Hill steals the show, but shares the glory

Kevin Castaneda/Staff Writer

In every men’s basketball game at the U.S. Century Bank Arena, you can count on Deric Hill’s mom yelling from the stands.

“There’s a thief on the court!”

She calls him a thief for a good reason. He’s the Robin Hood of the team at FIU: He steals from the opposing team and gives assists to his fellow Panthers.

“He gets 10 to 15 deflections a game on his own, he will step up and draw the charge. He will get back-tips, he will get steals,” Head Coach Richard Pitino said. “Those are things that within our style of play are really helping us out.”

Hill, a sophomore, began the season as the starting point guard for FIU. He beat out guys like Gaby Belardo and Cameron Bell, both experienced seniors, for the prestigious starting role.

However, Hill gave up 10 turnovers in their first two contests and lost the job to Belardo. He could have shouted and pouted, but Hill is team player first.

“It doesn’t bother him at all. Whether he starts or comes off the bench, all he cares about is the amount of minutes he plays,” Pitino said.
Hill reiterated the sentiment.

“I treat everything with the same effort, whether I am starting or not. No matter what, I give 100 percent,” Hill said.

Deric Hill, a player that Head Coach Richard Pitino puts in the lineup to provide a spark for the team, is in the top 10 in the conference in assists and top 5 in steals.

Deric Hill, a player that Head Coach Richard Pitino puts in the lineup to provide a spark for the team, is in the top 10 in the conference in assists and top 5 in steals.

That attitude is what has led the Miami native to be one of the premiere guards in the Sun Belt Conference.

Hill averages nearly two steals a game which is fourth best in the Sun Belt Conference. He is behind players like Elfrid Payton, Chris Jones and Ed Townsel. All of these players hover slightly above two steals a contest. The difference is that Hill is doing this off the bench, averaging 18 minutes a game compared to the 30 minutes these starters receive.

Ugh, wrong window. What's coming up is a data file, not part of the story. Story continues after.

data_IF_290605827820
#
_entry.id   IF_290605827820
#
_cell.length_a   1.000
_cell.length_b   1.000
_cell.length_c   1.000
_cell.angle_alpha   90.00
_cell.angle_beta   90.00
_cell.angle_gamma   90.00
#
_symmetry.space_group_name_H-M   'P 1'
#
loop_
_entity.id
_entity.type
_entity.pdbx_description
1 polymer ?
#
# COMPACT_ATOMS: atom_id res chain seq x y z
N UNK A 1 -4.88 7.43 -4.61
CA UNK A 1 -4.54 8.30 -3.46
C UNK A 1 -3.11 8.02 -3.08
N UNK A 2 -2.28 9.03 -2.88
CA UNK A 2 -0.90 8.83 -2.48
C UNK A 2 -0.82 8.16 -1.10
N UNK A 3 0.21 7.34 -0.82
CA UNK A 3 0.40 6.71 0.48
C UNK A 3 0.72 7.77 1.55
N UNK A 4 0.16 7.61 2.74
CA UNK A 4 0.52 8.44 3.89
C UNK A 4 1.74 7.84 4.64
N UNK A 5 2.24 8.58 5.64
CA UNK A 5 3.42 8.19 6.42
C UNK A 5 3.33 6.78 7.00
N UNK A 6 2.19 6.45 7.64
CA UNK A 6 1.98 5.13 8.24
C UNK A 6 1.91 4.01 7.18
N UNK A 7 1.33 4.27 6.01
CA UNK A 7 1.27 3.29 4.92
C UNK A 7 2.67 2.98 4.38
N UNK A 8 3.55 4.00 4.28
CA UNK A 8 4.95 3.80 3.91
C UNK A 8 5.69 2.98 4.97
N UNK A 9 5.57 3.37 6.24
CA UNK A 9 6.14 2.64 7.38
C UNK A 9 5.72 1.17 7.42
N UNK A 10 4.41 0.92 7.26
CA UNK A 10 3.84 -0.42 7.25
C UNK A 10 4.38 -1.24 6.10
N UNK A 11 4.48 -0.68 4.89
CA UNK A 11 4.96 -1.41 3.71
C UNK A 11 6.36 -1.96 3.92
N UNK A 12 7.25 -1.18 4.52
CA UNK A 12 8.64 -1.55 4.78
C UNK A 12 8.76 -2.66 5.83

“He brings 100 percent energy to every game. He gets all the back-tips,” Belardo said. “He plays better defense than I do, and in this program you have to play defense full-court.”

The 5-foot-9 point guard has some of the best eyes on the court. He navigates traffic effortlessly and always finds a way to put the ball in his teammates hands. He leads the Panthers in assists with nearly three a game and is ranked ninth in the SBC.

“He knows how to dribble to the basket and find the big men,” Belardo said.

Hill is one of the few players who chose to return to FIU after the turmoil-fueled season last year when former Head Coach Isaiah Thomas was fired and several players transferred.

“It is a lot better this season,” Hill said. “Coach Pitino gives me confidence. It shows in practice and it carries over into the games.”
Through the adversities of an 8-21 record last season, and the uphill battle this season, Hill has emerged as a leader for the Panthers this year.

“I would say leading this team is me, Gaby and Deric,” Malik Smith said.

It is no coincidence that in Pitino’s up-tempo style of basketball, the leaders of the team would be the guards. But Hill holds a special role on this roster.

“We don’t want to slow down and he speeds the game up. He is the guy always at the front of the press and dictates what’s going on,” Pitino said. “He does a great job at that.”

Hill, a business major, plans to go into coaching following his career at FIU. In order to achieve his goal, he understands the importance of the classroom. Following this season, he wants the team to hit the textbooks hard.

“I want to help the team with our grades. We will go into tutoring after the season to concentrate on our grades,” Hill said.
Hill’s positive attitude, hard work ethic and selfless character have earned him the trust of his teammates, on and off the court.

“He is definitely the guy. He is doing a wonderful job out there and I am proud of him,” Belardo said.